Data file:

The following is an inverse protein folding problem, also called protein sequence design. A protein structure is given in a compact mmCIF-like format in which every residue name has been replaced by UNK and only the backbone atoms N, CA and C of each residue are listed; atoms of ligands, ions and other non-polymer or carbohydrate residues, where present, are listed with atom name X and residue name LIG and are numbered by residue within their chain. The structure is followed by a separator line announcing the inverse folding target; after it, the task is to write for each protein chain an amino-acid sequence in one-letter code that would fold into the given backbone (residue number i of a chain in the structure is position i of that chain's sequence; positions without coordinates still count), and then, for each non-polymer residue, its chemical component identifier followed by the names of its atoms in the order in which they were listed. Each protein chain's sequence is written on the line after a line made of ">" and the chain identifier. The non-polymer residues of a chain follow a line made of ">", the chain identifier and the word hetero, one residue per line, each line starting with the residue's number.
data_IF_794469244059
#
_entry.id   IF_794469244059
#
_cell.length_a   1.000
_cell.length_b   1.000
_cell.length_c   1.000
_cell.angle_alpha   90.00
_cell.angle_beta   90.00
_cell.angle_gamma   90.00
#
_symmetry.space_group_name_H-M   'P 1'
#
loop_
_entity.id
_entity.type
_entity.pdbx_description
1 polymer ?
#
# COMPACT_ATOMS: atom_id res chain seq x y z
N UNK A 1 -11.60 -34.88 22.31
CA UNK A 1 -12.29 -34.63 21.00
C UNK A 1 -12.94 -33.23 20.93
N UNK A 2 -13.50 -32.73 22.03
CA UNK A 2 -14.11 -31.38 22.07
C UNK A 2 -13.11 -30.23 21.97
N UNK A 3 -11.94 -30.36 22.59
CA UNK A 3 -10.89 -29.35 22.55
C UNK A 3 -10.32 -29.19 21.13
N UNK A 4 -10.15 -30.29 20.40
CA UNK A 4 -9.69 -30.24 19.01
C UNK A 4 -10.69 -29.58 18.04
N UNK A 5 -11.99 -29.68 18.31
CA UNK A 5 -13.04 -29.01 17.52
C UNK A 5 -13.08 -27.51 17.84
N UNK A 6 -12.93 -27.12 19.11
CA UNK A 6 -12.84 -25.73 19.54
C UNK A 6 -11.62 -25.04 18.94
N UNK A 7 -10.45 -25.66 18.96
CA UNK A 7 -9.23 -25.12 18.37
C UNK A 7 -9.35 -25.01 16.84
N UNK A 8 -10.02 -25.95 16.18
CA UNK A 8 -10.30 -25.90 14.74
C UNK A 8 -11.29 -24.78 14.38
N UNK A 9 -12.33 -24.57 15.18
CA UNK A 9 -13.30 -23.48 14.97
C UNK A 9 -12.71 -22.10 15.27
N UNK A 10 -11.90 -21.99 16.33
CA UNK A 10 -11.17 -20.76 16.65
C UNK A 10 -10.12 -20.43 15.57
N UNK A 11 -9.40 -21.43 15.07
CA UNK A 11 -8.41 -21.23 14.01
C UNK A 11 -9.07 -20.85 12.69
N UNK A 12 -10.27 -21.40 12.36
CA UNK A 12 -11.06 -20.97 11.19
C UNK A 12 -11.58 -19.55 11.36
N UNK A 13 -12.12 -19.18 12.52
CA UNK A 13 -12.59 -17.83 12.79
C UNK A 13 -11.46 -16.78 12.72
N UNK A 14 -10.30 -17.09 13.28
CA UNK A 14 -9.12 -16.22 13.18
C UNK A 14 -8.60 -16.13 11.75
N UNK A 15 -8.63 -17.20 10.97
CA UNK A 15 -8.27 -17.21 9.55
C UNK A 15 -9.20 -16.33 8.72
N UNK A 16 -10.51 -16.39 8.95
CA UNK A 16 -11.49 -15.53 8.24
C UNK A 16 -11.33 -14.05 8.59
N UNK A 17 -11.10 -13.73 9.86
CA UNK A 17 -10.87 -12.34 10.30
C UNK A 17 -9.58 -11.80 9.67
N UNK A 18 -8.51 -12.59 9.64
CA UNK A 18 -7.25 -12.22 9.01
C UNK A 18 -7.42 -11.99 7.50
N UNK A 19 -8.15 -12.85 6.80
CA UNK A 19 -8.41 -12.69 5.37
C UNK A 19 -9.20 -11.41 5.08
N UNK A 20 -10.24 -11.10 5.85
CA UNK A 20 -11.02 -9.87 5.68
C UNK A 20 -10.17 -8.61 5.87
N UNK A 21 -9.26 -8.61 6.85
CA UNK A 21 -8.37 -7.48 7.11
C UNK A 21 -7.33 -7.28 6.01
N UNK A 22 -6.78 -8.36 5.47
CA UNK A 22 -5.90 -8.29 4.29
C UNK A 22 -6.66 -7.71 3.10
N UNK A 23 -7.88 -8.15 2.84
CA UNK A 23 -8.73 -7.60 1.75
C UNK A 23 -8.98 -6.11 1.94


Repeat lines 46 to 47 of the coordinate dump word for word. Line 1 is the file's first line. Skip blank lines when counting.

N UNK A 9 -12.33 -24.57 15.18
CA UNK A 9 -13.30 -23.48 14.97